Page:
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If there’s one defining aspect of the star of raunchy comedy Ted, it’s that he doesn’t give a damn what anyone thinks about him. As a matter of fact, if he were describing himself, Ted’s first instinct would probably have been a stronger word than “damn,” but being neither a magical living stuffed animal nor the on-screen avatar of massively influential and wealthy comedian Seth MacFarlane, I have to be a touch more careful in my choice of vocabulary.

But shockingly enough, it turns out Ted is capable of self-censoring, as the recently released sequel Ted 2 is being edited into a family-friendly picture aimed at kids as young as 12 in Japan.

Family Guy, the resurrected TV series that MacFarlane rode to stardom, is virtually unknown in Japan, but that didn’t stop the first Ted movie from being a massive hit. While sarcastic English-language comedy usually doesn’t translate very well into Japanese, Ted had enough universally understandable visual humor with its slapstick and gross-out gags to draw plenty of Japanese moviegoers to theaters.

There’s no doubt the film also benefited from Japanese adults’ lower resistance to animated entertainment, plus the country’s general affinity for cute things. Honestly, Ted actually is pretty cute when he’s not spouting vulgarities, and the relative lack of indisputable obscenities meant that the dialogue’s Japanese translations (whether in dubbed or subtitled form) weren’t as out-and-out foul as many of the English lines they were matched to.

▼ For example, in this scene from Ted 2, Mark Wahlberg’s English exclamation of “What the f**k?” is subtitled as “Uso daro?”, literally “It’s a lie, isn’t it?” but essentially the equivalent of “Are you kidding me?”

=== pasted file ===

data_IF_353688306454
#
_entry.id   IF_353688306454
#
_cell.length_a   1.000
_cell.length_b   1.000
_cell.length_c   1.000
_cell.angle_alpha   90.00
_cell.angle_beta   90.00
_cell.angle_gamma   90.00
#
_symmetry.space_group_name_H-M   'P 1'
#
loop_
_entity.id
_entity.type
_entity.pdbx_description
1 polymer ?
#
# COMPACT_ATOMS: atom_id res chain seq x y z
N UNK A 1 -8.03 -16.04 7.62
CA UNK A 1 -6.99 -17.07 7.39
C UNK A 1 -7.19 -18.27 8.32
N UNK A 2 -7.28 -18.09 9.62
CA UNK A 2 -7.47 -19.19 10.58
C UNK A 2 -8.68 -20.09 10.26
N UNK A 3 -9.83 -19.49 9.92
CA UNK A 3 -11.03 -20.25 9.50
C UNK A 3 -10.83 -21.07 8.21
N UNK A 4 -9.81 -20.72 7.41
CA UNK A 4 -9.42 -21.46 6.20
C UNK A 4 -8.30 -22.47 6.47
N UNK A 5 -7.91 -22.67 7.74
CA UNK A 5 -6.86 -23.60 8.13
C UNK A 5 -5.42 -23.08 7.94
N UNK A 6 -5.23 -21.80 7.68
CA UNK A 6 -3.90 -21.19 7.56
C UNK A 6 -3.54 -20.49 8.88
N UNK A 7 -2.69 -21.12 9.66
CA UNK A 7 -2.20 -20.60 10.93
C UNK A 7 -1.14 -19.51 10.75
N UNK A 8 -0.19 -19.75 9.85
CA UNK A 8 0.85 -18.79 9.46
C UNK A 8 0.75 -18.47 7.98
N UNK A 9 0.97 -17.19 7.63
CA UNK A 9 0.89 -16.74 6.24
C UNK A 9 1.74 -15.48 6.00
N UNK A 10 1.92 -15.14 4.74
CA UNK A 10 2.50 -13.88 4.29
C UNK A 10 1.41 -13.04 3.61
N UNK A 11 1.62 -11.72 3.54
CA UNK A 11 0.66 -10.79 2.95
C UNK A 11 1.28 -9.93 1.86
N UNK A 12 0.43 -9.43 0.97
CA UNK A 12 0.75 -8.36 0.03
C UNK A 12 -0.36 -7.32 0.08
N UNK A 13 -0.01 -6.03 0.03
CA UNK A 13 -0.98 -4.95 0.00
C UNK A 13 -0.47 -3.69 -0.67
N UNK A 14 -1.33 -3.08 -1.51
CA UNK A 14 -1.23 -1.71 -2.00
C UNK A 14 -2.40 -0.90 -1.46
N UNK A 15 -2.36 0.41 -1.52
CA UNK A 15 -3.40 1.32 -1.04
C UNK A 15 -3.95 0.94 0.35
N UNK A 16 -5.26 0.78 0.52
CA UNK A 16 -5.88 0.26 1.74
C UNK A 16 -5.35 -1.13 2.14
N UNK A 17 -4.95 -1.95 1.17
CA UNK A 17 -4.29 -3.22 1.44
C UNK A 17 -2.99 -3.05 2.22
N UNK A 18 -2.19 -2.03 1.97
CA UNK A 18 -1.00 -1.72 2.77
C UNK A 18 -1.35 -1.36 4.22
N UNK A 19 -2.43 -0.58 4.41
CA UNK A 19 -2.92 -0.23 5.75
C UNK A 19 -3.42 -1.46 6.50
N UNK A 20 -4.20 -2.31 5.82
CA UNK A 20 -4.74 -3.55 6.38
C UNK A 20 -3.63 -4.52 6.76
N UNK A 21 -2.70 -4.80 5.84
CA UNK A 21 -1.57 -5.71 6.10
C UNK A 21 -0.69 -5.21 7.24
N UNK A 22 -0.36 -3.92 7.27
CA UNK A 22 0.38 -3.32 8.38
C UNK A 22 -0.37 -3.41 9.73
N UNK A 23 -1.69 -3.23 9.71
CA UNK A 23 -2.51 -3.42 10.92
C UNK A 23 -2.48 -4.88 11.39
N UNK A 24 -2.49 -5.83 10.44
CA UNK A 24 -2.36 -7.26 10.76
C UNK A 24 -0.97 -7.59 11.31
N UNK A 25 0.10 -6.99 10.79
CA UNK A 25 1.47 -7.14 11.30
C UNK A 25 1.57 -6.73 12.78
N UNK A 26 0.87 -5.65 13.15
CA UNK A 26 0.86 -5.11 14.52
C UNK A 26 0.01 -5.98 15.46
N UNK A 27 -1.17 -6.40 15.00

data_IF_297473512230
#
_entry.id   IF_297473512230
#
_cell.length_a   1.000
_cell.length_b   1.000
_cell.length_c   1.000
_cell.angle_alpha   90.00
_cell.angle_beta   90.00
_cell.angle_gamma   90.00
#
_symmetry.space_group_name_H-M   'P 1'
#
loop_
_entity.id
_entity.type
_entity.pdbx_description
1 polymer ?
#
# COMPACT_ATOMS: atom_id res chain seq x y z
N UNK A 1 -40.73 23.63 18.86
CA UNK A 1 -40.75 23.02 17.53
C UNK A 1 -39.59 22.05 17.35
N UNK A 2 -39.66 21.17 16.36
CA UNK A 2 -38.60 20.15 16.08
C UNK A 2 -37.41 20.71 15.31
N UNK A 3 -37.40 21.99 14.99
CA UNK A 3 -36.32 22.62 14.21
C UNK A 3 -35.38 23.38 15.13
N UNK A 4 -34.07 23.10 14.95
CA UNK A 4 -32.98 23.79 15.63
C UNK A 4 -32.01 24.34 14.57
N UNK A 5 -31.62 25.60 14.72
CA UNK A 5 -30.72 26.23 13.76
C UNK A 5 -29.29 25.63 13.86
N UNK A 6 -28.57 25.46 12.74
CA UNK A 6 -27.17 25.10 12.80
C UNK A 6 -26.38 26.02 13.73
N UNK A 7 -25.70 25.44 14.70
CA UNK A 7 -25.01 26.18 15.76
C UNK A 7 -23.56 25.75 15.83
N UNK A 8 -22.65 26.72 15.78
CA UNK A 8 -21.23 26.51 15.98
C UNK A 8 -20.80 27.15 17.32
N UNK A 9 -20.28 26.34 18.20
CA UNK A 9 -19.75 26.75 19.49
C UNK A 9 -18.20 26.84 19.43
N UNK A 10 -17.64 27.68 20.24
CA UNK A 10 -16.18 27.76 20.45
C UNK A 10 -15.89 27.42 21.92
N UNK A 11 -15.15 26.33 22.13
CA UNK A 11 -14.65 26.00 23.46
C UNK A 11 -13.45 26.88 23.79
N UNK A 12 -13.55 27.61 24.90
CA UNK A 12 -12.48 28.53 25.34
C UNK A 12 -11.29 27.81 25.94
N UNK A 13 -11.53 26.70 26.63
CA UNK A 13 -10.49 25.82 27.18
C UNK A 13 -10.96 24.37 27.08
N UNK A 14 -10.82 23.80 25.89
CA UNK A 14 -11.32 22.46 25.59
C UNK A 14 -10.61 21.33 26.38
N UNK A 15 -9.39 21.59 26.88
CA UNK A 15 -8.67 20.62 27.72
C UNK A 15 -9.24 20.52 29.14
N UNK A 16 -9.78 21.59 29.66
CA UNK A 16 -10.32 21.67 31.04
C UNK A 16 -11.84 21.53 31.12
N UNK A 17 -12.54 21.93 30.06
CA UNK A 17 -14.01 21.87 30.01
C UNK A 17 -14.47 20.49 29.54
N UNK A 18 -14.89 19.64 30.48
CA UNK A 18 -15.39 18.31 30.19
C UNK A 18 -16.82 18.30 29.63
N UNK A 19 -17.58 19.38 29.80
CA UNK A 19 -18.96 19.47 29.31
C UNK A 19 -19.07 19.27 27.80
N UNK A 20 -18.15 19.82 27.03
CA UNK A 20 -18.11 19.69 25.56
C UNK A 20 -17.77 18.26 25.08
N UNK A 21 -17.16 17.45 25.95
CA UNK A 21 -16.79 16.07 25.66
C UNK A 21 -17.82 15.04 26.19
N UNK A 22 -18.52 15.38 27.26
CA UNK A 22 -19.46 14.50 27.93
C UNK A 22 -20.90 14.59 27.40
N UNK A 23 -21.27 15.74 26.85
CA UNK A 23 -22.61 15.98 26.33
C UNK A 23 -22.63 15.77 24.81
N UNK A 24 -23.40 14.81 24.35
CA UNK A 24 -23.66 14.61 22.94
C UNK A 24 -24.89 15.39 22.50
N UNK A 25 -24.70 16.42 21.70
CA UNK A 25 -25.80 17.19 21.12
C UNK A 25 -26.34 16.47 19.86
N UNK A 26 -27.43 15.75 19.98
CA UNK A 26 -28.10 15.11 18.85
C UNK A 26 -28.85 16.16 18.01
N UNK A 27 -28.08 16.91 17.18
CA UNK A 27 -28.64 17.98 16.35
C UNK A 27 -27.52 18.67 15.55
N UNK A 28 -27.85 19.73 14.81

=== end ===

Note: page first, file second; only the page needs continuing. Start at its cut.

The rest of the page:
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Still, Ted 2 was still judged adult enough in content to warrant an R15+ rating in Japan, for which admission is restricted to those 15 and above. Nevertheless, Ted 2 had a great first weekend in Japan last week, with ticket sales 141 percent above the opening for its predecessor. And while Western audiences might find the film’s moments of supposedly heartfelt emotion to simply be surrealistically corny beats that heighten the comedy, many Japanese moviegoers took them as genuinely sentimental. So while after watching the movie some said “It’s even raunchier and funnier than the first,” others reactions were along the lines of:

“It’s crazy, but I felt moved by Ted.”

“I laughed a lot, but in the end, it had me feeling sentimental.”

“I want to see this movie with my family!”

Actually, in the run-up to Ted 2’s release, an edited version of the original Ted was shown on Japanese broadcast television. After taking a look at the high ratings it garnered, as well as listening to audience feedback, the sequels producers have announced that they’ve created a version of Ted 2 with “milder dialogue” and “reedited scenes,” which will play concurrently with the unedited version in Japanese theaters.

Ted himself appeared in the movie’s official Japanese Twitter account to help spread the word.

“【Mr. Ted’s emergency apology press conference】

‘Eh, so sorry for all the dirty language. In order to show myself as an earnest middle-aged dude, we’re releasing a Ted 2 PG12 version right away, one that’s less vulgar and that you can watch as a family. That’s all I’ve got to say.’”

▼ And then he bowed in contrition.

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The new version, for which parental guidance is recommended for viewers under the age of 12, is officially called the Ted 2 “I Can’t Wait Until I Become an Adult” Version, and will only be shown in Japanese-dubbed, 2-D format. The edited version opens in Japan on September 12.

Source: Eiga Fan via Jin
Top image: Ted 2 official Japanese website
Insert images: Ted 2 official Japanese website, Twitter/@TED_MOVIE2013